My second point in favour of the Allied cause in the Great War is this. It is common nowadays to refer to the First World War as futile, meaning that it achieved nothing worthwhile. Well, that’s not how most of those involved at the time saw it. At the time most people believed that it was necessary to fend off aggressive, Prussian militarism. Even the famous War Poets wrote of the piteousness of war, but not of its futility. True, Siegfried Sassoon protested that it should be stopped; but not because it should never have been started, rather because it was being prolonged, in his view, unnecessarily. And that was a view that he later recanted. To most of those at the time the Great War was terrible, tragic, piteous, heart-breaking but necessary. And that, as far as I can judge, is also the view that now prevails among contemporary historians.


But surely, you say, nothing could have been worth all that slaughter? Well, that raises an important and difficult question: how much is justice worth? When are its costs too high? But think on this third point: the rate of lethal casualties suffered by the British and Irish at the Somme in 1916 was less than that suffered by the British and Canadians in Normandy in 1944. Famous Normandy was more costly proportionately than the infamous Somme. The reason that the First World War looks by comparison so excessively expensive of British, Irish, and Anzac lives is because in the Second World War the Irish Free State was neutral, Britain and its empire never fought in the main theatre of action, and it was the Russians on the Eastern Front who paid most of the enormous costs. So if we reckon that the War against Hitler was somehow worth it, despite its enormous overall cost, some 62 million people are reckoned to have died in it, hen the fact that the Great War involved terrible slaughter does not, alone, prove it unjustified.


All of this excursus into the Great War by way of saying that it is not clear to me that those Australians and New Zealanders and Irishmen and Britons who lost their lives for the Allied cause at Gallipoli and elsewhere, wasted them. It’s not clear that either the cause or its instrument were unjust. So maybe pride and gratitude can raise their heads even as we remember them.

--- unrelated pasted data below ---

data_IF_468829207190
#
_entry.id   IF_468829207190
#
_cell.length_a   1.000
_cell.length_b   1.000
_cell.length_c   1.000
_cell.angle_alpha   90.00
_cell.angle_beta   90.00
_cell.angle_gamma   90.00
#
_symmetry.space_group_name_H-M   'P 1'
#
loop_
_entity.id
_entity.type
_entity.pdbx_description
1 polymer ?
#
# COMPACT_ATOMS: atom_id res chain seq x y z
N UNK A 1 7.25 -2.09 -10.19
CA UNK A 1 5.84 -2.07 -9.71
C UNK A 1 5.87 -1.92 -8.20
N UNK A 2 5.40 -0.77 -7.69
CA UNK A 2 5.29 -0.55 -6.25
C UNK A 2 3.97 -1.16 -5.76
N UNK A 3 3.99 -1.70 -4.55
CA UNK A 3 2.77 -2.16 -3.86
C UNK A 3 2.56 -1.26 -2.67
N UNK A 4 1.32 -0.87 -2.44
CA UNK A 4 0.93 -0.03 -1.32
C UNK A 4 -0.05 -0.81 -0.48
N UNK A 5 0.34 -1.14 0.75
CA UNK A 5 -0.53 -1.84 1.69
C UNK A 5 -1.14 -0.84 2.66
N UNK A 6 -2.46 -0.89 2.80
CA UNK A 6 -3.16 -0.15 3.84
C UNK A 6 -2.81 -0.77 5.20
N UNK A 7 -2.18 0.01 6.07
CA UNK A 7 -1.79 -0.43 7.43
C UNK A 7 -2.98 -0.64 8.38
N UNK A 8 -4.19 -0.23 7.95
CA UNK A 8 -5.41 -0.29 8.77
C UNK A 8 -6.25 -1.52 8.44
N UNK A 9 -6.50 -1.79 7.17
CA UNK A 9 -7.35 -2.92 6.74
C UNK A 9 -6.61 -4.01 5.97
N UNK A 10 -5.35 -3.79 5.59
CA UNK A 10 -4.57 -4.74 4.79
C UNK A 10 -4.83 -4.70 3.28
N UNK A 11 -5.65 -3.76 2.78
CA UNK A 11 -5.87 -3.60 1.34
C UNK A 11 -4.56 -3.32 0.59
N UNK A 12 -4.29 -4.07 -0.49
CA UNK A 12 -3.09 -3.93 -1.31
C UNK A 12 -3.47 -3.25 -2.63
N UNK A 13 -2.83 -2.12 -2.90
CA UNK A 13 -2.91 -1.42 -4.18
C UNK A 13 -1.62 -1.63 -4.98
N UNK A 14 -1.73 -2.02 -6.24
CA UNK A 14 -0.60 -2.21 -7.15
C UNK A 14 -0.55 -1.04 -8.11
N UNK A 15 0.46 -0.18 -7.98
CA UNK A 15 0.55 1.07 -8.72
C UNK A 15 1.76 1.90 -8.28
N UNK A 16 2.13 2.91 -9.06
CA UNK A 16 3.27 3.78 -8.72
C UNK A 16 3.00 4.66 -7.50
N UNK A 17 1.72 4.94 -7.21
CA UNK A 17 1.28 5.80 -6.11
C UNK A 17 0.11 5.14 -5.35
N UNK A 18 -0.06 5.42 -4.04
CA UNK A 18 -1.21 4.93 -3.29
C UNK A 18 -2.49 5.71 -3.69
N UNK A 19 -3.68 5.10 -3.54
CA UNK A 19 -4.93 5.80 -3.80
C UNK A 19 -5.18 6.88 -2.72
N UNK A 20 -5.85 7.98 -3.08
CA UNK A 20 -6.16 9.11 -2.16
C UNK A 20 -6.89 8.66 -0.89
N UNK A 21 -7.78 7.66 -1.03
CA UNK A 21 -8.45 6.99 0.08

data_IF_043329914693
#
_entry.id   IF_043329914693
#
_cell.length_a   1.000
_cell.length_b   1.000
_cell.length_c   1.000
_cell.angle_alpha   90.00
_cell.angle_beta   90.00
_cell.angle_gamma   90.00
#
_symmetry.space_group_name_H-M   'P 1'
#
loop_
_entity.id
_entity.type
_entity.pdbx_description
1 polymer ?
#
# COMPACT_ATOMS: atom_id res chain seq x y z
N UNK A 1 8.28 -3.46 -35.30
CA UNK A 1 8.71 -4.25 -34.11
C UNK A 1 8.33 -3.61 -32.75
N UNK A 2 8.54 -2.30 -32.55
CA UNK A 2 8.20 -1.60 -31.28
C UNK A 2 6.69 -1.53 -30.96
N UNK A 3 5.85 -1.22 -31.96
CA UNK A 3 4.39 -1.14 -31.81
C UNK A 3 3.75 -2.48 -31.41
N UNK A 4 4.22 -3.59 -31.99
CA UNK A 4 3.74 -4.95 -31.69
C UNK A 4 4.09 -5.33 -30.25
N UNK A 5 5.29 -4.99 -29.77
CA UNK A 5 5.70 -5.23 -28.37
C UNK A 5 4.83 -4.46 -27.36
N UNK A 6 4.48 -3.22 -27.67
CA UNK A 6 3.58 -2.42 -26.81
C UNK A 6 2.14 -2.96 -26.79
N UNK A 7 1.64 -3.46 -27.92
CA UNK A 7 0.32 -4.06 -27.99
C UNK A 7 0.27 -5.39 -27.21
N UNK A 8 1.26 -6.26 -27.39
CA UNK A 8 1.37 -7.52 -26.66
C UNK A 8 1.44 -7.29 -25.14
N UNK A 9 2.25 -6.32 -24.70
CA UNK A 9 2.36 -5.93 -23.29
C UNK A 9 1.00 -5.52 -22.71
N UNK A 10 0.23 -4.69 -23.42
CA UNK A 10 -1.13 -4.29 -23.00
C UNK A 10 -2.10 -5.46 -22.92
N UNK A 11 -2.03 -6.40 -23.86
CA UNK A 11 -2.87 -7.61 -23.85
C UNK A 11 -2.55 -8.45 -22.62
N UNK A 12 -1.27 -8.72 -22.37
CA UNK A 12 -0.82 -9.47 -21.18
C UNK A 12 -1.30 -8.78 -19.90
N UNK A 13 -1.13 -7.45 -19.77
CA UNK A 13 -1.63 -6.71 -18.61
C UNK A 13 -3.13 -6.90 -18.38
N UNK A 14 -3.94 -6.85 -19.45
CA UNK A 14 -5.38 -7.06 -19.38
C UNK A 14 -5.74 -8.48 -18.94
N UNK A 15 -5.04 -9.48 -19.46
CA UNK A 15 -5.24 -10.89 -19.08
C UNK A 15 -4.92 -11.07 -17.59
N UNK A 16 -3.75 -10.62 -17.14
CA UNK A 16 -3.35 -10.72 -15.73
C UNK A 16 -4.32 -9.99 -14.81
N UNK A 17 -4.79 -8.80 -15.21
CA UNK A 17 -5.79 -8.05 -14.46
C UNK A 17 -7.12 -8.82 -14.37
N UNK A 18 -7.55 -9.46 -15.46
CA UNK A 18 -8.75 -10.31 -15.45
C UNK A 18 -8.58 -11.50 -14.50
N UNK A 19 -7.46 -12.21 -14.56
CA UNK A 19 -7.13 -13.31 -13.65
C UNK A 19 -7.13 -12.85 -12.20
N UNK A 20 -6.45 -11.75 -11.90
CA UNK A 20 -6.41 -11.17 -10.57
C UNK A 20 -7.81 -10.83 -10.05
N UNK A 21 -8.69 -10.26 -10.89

Together we remember and lament the terrible evils of war. Together we remember and lament the tragedy that envelopes ordinary people in wartime, be they antipodean or Turkish or British or German. Together we remember and lament the fragility of peace. And out of our remembering and lamenting, together we resolve to work for the peace that is only ever an achievement, never a natural, default state.


Beyond this, however, we divide. Some, having drawn pacifist conclusions, will resolve to oppose all war everywhere. Others of us, believing that war can sometimes be an instrument of justice, will be proud of those who have served and suffered justly, and grateful to them. But, remembering that war is only ever a terrible instrument of justice, which brings great evils in its wake, we will resolve to use it very sparingly indeed, and only as a very last resort.


Nevertheless, those of us who believe in the possibility of justified war will recognize that there are two temptations, not just one. Certainly, there is the temptation for nations that possess military hammers to presume that all problems are nails. Such nations would be, pre-eminently the USA and, to a much lesser extent the UK. But there is another temptation facing nations that have no military hammer: namely, the inclination to pretend that nails don’t exist.


It is possible to go to war too late, as well as too soon. For example, in 1999 during a debate on Nato’s military intervention in Kosovo at the General Synod of the Church of England, the Bishop of Oxford, Richard Harries, said this: “Terrible things happened earlier, especially [the massacre of 7,000 Muslim men and boys at Srebrenica] in Bosnia. Should we have intervened earlier at that point? If we did not intervene at that point and should have done, how much responsibility do [we] bear for failing to face up to evil and [to] support the necessary stern measures?”


And, of course, in Rwanda we didn’t go to war at all. Which was good for us. But not so good for the Tutsis.


So, in addition to remembering and lamenting, and resolving to work for peace and resolving to resist going to war too soon, some of us will also pray for the courage not to go to war too late, and for the wisdom to discern when the moment for dreadful action has come.


Here, then, on Anzac Day, we’re doing a variety of things. Some of them we do together; some we do apart. But all of us, I think, have good reason why, at the going down of the sun, and in the morning, we should remember them.


Canon Professor Nigel Biggar, Trinity College Dublin St Ann’s, Dawson St., Dublin Anzac Day, 25 April 2007

Edited by Mal Murray - 10 Feb 2012 at 11:56